Small enterprises have limited resources to prioritise occupational health and safety (OHS) so regulators and other stakeholders have developed programmes to support them. The present study analysed the factors influencing active participation of small construction and auto repair enterprises to engage in a Danish national OHS programme focusing on the prevention of wear and tear of the musculoskeletal system. The programme provided the enterprises with financial support and support from a facilitator. The study was a qualitative case study supplemented with selected survey data from the enterprises and qualitative data from stakeholders involved in the implementation of the programme. The results showed that the way the programme was introduced through labour inspectors, employer associations, or networks influenced the motivation of the enterprises to engage in the programme. The motivation for active participation also depended on the content of the prevention package, the economic support and the possibility for facilitation. The decision to start the implementation process depended on whether the owner-managers acknowledged the need for the new OHS approach and whether they found the process meaningful. Contextual factors, as experienced by the owner-managers, influenced the motivation for active participation. These included inter alia general attitude towards authorities and procedures, access to relevant projects and technical equipment, the characteristics of the manager, and the workplace culture. It is concluded that contextual factors can limit the efficacy of programme mechanisms and should be taken into account when designing programmes.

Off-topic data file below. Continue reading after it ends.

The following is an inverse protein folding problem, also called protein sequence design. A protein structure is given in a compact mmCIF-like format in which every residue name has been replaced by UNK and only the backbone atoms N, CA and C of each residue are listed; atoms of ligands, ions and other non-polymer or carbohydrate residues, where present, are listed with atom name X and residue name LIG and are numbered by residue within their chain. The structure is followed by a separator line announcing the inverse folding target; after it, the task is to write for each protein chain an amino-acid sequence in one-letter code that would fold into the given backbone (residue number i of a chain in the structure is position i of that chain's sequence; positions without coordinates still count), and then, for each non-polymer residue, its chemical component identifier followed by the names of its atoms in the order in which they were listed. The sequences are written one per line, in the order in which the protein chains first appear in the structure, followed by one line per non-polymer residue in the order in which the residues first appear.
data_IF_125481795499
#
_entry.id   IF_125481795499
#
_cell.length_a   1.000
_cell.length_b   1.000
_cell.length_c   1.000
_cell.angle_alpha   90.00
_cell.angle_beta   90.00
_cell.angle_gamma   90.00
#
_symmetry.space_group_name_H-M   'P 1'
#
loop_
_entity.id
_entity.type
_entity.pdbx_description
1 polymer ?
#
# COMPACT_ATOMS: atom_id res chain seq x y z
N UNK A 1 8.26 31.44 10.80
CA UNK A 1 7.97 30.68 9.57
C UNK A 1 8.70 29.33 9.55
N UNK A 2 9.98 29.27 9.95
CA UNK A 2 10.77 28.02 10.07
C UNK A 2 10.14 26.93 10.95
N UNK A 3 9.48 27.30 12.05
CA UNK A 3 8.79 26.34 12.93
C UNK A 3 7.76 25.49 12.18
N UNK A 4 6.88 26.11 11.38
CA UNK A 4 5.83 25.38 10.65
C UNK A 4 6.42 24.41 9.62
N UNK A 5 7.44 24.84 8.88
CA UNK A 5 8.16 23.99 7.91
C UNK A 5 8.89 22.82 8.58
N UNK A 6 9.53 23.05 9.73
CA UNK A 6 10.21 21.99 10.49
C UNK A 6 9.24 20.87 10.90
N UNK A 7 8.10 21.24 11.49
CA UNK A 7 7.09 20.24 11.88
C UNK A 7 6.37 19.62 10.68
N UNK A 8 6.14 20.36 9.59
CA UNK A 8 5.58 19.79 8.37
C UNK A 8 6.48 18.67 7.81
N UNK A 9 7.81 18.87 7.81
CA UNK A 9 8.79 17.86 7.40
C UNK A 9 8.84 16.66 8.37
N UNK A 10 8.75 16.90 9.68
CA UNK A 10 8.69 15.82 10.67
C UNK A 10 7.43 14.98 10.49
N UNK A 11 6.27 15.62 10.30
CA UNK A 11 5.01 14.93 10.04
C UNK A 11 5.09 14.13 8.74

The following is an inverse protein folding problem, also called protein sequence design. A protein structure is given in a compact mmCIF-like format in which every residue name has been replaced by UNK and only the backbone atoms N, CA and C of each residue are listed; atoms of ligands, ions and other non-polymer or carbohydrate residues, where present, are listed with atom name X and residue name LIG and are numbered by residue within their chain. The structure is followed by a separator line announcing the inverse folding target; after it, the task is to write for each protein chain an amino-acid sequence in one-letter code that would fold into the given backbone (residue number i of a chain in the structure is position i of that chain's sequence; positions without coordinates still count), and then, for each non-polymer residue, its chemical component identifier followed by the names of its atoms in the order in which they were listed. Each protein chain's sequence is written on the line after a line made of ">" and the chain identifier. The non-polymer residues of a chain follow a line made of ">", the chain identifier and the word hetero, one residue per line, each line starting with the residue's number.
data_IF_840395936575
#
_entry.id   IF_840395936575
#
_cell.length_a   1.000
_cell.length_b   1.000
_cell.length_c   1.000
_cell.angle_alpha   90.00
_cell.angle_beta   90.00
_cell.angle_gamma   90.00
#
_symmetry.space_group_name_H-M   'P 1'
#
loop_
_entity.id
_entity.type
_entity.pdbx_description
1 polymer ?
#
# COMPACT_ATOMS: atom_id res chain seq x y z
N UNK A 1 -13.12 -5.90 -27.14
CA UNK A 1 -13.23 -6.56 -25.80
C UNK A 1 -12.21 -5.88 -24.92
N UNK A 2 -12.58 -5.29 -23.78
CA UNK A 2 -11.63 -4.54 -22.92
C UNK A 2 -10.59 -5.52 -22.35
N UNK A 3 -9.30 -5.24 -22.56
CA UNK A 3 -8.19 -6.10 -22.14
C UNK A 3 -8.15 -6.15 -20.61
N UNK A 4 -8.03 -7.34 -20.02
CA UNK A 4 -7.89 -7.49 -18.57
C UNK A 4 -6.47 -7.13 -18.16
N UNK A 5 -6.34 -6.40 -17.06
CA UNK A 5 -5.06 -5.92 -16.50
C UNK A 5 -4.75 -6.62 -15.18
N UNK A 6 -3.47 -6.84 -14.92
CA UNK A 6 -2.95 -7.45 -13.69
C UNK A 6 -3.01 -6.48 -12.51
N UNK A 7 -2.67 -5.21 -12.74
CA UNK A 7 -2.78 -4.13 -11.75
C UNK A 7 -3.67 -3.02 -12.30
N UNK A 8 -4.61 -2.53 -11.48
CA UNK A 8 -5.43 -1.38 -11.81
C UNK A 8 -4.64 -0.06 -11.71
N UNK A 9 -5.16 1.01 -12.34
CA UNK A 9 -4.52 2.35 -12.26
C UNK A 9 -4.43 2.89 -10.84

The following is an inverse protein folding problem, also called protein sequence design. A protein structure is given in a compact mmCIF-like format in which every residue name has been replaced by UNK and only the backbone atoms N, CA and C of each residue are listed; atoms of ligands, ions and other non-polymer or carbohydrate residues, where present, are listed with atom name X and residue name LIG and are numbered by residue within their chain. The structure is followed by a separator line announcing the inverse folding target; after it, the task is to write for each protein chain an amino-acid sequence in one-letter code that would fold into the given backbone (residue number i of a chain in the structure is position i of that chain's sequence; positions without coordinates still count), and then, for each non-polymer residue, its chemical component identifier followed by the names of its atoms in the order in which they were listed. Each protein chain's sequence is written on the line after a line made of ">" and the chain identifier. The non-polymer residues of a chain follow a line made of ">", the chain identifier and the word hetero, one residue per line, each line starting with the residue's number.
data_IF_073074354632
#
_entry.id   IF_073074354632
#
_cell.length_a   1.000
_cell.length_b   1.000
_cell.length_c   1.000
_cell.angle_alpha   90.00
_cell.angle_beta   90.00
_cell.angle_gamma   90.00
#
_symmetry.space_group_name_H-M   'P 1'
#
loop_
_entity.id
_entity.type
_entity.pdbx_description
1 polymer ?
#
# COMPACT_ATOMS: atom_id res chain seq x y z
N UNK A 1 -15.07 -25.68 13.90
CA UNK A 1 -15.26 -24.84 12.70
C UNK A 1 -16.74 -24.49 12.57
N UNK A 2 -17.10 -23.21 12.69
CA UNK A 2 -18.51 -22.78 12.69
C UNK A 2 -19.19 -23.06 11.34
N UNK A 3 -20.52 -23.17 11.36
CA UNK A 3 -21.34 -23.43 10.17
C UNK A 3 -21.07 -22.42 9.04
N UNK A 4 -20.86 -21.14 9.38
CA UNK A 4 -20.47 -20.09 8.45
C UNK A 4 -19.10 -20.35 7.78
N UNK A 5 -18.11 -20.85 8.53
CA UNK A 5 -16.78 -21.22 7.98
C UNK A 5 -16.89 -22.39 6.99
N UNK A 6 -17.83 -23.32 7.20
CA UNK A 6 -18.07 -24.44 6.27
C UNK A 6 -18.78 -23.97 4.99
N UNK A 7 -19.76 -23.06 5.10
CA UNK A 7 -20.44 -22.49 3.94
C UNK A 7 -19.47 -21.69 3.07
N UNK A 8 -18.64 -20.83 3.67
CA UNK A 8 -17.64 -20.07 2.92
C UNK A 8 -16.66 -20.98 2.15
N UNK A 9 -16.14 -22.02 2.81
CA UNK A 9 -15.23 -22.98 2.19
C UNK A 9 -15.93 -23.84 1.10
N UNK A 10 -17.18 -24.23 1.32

Safety Science, 2015, Vol 71, Issue Part C, p. 253-263
Workplace intervention, small enterprises, musculoskeletal disorders, regulation, realist evaluation; Workplace intervention; Small enterprises; Musculoskeletal disorders; Regulation; Realist analysis